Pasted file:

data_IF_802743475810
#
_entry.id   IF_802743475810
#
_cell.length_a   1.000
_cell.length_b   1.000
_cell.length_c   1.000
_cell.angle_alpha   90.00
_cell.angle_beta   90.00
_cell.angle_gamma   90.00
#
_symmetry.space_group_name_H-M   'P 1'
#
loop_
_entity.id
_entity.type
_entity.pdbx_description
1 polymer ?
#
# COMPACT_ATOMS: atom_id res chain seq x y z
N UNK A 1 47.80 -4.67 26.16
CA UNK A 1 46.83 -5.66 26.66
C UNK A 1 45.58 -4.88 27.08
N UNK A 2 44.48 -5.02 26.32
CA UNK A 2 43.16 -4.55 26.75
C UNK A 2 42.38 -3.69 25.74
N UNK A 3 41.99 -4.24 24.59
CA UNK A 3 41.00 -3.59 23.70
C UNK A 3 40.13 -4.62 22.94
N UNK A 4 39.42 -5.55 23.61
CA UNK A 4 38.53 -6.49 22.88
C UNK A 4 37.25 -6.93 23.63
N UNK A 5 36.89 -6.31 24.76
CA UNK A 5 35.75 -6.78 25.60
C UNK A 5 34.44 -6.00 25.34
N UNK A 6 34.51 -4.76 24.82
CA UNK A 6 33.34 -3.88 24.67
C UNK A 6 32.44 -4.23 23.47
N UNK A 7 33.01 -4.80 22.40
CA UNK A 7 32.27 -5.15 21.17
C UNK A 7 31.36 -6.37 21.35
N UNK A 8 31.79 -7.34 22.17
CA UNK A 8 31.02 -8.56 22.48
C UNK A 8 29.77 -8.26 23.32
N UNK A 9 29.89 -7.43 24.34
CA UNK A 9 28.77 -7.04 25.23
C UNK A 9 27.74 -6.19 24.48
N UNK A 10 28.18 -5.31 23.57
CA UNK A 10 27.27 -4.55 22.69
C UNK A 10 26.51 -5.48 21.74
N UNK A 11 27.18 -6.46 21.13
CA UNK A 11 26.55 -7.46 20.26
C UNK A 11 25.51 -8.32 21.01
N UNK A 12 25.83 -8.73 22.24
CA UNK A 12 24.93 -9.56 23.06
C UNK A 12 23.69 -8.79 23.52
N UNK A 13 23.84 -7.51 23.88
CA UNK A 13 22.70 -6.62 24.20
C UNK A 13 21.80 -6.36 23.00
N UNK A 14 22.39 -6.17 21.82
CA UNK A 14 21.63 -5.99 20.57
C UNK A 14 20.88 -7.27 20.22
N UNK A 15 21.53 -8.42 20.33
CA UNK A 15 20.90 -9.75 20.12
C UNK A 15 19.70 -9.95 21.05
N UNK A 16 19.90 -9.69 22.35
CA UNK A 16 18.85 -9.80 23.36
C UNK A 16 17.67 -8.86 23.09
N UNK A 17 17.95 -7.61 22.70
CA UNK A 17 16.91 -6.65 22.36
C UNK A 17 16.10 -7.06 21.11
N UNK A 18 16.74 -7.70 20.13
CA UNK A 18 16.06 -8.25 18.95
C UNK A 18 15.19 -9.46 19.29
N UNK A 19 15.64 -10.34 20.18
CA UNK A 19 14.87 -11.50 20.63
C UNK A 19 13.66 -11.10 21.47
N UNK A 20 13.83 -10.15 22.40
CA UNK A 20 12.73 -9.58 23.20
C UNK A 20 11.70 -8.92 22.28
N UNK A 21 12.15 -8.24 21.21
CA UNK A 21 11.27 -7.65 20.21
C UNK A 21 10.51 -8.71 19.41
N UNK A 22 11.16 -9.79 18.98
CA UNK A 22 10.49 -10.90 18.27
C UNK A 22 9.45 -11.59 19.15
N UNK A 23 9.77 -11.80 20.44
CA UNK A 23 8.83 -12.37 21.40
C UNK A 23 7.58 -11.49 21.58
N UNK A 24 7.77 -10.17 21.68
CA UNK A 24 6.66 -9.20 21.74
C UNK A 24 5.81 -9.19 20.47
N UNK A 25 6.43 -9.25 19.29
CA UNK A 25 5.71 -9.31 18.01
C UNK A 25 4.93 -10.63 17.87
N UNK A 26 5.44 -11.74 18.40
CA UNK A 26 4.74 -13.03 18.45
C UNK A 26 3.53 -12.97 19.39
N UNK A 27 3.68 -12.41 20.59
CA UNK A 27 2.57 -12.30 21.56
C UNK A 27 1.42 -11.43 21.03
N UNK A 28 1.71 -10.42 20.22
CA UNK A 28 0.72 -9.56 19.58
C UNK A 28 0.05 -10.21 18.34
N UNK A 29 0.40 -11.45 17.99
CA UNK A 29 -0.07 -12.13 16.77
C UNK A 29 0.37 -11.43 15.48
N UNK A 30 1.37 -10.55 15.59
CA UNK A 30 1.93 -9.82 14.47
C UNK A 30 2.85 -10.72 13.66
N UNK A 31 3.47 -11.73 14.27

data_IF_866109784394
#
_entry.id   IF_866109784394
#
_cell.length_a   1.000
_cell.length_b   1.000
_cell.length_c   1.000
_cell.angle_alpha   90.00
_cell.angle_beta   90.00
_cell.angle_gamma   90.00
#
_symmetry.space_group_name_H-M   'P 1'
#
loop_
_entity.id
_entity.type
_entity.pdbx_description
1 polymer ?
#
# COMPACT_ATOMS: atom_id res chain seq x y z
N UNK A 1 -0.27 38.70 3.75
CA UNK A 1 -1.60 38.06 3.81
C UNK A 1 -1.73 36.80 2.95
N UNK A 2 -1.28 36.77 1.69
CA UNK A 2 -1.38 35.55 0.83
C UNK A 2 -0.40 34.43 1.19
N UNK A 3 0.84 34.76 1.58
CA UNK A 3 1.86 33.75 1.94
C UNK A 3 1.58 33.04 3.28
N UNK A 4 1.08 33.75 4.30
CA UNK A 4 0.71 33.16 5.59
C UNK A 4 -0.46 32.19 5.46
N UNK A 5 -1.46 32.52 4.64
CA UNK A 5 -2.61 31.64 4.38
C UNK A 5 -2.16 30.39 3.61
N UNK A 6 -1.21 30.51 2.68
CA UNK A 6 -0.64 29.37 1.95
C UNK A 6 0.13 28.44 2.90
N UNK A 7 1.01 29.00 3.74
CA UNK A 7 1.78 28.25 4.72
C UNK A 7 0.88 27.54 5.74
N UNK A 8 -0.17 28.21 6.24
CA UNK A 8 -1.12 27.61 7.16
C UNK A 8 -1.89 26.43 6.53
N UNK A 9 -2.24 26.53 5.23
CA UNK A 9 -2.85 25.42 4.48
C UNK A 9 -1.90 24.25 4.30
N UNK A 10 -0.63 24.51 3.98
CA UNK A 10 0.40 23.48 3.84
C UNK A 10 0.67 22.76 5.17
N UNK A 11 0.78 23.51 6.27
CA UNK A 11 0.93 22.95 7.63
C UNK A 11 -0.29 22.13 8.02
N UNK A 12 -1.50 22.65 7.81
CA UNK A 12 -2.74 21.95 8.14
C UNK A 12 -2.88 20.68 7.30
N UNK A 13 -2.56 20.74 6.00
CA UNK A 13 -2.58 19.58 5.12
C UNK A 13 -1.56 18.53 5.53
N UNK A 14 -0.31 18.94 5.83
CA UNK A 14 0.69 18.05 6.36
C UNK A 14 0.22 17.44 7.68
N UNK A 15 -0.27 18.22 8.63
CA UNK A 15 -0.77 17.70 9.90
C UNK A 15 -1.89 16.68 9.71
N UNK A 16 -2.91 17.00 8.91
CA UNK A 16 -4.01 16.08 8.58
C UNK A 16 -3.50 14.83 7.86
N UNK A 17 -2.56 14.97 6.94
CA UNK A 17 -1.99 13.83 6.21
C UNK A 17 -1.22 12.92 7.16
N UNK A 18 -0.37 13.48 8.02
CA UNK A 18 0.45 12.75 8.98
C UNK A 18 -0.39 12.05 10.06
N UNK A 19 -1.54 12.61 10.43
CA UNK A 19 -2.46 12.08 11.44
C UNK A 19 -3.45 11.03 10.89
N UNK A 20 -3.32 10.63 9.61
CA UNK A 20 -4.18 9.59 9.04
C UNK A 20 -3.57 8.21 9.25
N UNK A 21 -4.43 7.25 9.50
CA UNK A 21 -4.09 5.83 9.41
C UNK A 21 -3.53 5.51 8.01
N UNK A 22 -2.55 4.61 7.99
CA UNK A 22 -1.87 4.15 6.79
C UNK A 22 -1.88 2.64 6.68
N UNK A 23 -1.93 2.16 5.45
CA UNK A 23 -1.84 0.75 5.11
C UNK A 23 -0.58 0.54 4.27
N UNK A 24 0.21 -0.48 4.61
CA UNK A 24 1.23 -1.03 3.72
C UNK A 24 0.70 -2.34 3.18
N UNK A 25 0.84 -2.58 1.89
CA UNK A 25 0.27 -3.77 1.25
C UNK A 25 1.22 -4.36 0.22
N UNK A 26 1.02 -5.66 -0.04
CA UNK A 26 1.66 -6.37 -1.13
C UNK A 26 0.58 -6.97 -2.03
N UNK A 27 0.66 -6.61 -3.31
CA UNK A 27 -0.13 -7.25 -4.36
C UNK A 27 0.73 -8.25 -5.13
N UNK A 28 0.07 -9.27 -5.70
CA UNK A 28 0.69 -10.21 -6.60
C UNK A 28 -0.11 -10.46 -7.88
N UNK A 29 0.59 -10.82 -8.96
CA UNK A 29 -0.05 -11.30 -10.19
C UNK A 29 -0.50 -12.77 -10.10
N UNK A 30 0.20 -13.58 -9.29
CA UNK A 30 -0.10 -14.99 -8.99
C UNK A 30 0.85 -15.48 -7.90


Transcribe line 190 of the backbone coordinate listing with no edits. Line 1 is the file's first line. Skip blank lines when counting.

CA UNK A 20 -4.18 9.59 9.04